First off, we would like to extend a welcome and thank-you to Heather and Karen for coming out to Europe and paying us a visit. Smartly, they realized that an entire two weeks with us would probably be a bit too much, so they used Geneva as a launching point for what might be the greatest European vacation ever (they hit Gimmewald and Cinque Terre, two of the best places this continent has to offer). However, as that is their story, I’ll let them tell it in their own words. However, the part where they were in Geneva, is also my story – so I’m going to tell that before they blab it to everyone!

Geneva is a very unique place in some ways; it’s not a place I would ever tell someone to go visit for it’s own sake, yet it’s still a decent-sized city with a handful of things to see and do. It also has a great expat community, which makes it easy to meet tons of interesting people. That said, I thought it would be a great idea to take our visitors out for a quiet night on the lake at one of the many wine bars dotting the water’s edges. It just so happened that some of our friends were also there, so what was planned as a relaxing couple glasses of wine on a Tuesday night, quickly turned into a massive bar crawl that lasted well past 2 am! Along the way, Heather learned how to impersonate a leopard; Karen desecrated a lion statue; and I taught them the joys of Geneva’s $20 drink menus. Good times, good times…

But it isn’t all fun and games, for there was work to be done. As many of you know, Sophia doesn’t like chocolate, which means I don’t get to eat nearly as much of it as I would like. But, since Heather and Karen do like chocolate, I was able to convince them to go on a "chocolate crawl" with me. Now, it sounded like a great idea – and in truth, it was a great idea – but we quickly learned that you can’t just keep on eating chocolate. After a handful of pieces, it starts to taste…sickening. Which is too bad, because I wanted to eat it for like three hours straight. Maybe I just need to train for it.

Next weekend: Nice!

EuroCup 2008

I’m going to throw this out there: I don’t like soccer. There are many reasons for this, not least of which is the fact its non-American name desecrates the title of our greatest sport, but in the end it’s just not something that appeals to me. I sort of view soccer the same way most girls view any sport – that is, it’s just a silly thing that guys get worked up about for no real reason.

Anyway, for those of you who haven’t been paying attention to European sports (and if it wasn’t continuously bombarded into my face, I would be in your ranks), the EuroCup 2008 is a giant soccer tournament held between all the European nations. Well, the European nations that qualify for it – England didn’t make it this time around, so pretty much every other country here is laughing at them. I think it’s played every four years, partly to offset the fact the World Cup is played every four years and there’s a lot of time in between wherein nothing really happens. Why am I telling you this, you ask? Well, this time around, Switzerland is the host country; more specifically, the park half a block from our apartment is the site of one of the "fan zones", meaning we get all sorts of hooligans roaming our streets.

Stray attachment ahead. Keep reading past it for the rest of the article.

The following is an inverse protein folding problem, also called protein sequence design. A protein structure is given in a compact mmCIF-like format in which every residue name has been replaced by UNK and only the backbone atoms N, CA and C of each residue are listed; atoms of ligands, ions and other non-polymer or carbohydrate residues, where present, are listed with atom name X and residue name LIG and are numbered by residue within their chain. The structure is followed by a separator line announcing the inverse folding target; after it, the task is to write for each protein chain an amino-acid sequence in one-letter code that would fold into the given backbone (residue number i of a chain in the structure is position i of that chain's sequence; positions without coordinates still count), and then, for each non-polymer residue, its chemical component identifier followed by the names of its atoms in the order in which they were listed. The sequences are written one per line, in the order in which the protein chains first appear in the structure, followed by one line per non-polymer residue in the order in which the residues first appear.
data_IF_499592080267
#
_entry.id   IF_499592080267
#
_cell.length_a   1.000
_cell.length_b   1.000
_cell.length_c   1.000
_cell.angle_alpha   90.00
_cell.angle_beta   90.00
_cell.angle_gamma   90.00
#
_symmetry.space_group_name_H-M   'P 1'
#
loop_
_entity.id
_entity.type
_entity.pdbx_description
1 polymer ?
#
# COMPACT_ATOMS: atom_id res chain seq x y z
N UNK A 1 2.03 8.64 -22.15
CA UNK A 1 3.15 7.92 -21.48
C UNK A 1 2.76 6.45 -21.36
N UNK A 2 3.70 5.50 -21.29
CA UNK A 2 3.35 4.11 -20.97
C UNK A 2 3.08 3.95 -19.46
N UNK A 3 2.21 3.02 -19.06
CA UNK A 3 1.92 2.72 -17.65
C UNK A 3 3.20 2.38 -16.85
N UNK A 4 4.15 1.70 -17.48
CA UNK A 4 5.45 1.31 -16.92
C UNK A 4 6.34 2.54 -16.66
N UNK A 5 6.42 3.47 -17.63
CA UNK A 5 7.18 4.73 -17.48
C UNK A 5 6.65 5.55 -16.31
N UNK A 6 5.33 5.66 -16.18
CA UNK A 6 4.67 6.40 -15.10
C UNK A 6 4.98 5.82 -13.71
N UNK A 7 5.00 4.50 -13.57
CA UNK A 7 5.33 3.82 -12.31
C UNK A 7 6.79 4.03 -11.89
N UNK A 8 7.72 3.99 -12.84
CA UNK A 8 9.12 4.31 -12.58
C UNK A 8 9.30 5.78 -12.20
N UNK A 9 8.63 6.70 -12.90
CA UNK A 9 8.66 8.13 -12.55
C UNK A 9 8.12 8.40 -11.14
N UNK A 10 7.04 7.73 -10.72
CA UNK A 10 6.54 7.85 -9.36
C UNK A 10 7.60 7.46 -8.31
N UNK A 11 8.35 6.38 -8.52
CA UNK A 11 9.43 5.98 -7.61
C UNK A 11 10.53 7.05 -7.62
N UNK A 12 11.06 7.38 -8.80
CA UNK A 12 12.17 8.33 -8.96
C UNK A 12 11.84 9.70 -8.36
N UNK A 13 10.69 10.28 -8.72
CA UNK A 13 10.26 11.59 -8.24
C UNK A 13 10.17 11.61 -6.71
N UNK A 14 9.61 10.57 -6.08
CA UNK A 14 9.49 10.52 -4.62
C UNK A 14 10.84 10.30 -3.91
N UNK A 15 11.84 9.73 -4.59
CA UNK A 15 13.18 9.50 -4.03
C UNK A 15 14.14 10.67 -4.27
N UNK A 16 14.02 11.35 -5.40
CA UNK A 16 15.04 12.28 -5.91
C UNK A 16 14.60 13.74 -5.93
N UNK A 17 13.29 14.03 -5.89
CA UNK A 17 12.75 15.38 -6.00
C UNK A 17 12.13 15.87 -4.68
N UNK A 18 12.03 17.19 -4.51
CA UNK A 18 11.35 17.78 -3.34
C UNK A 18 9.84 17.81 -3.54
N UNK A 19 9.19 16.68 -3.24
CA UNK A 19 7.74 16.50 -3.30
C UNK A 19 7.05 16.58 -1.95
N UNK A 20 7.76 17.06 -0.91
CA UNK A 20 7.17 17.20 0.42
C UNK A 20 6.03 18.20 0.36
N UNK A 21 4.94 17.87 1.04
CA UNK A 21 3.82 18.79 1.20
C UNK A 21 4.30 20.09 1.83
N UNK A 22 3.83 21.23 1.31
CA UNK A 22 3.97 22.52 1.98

But, it could be worse. Depending on how you feel about hooliganism, you might say Geneva dodged a bullet; the teams playing in this fair city are teams that nobody bothers traveling to watch. We have Portugal, Switzerland, Turkey, and I think Czech Republic, whereas other Swiss cities have teams such as Greece or Holland playing.

Again, why am I telling you this? Well, one of our friends had the bright idea to go to Bern this past Friday night, to go see the France / Holland game. Not actually go into the stadium, but just to the "fan zone" there, to "soak in the atmosphere".

Well, let me just tell you – I have never been to a sporting event more insane than this. Holland ended up winning, which was great considering we were surrounded by about 50,000 screaming Dutch fans. As Bern isn’t exactly a teeming metropolis, it got crowded very quickly. I would use words like "chaos" or "pandemonium", but I think they’re overused, and what was going on in Bern was well out of the ordinary. There were people climbing parking signs, gutters, port-a-potties; we ran across two impromptu brass marching bands, one of which we followed for a couple blocks because, well, it’s a lot of fun following a marching band. I have to say it was really cool after having lived in Switzerland for almost a year now, to see the complete craziness that Bern became on this one night. The party was still going strong a couple hours after the match, although we had to catch the midnight train back to Geneva.

So, my advice to anyone who actually does like soccer is, follow the Dutch fans. Obviously the English are also crazy like this, as are apparently the Scandinavian countries (that is, thousands upon thousands of them travel to watch their sports teams in international events). Considering Bern is much closer to France than Holland, it was interesting that there were easily 50 Dutch to every Frenchie (or clogs vs. frogs, if you want to use the local slang). No exaggeration – it was almost all Dutch.

The Dutch rule.

The only unfortunate thing is that I didn’t get to see much of Bern. They apparently have a bear-pit (with live bears), so I’ll have to go back another time. Looks like a fun place though.

Next week: Soph’s back!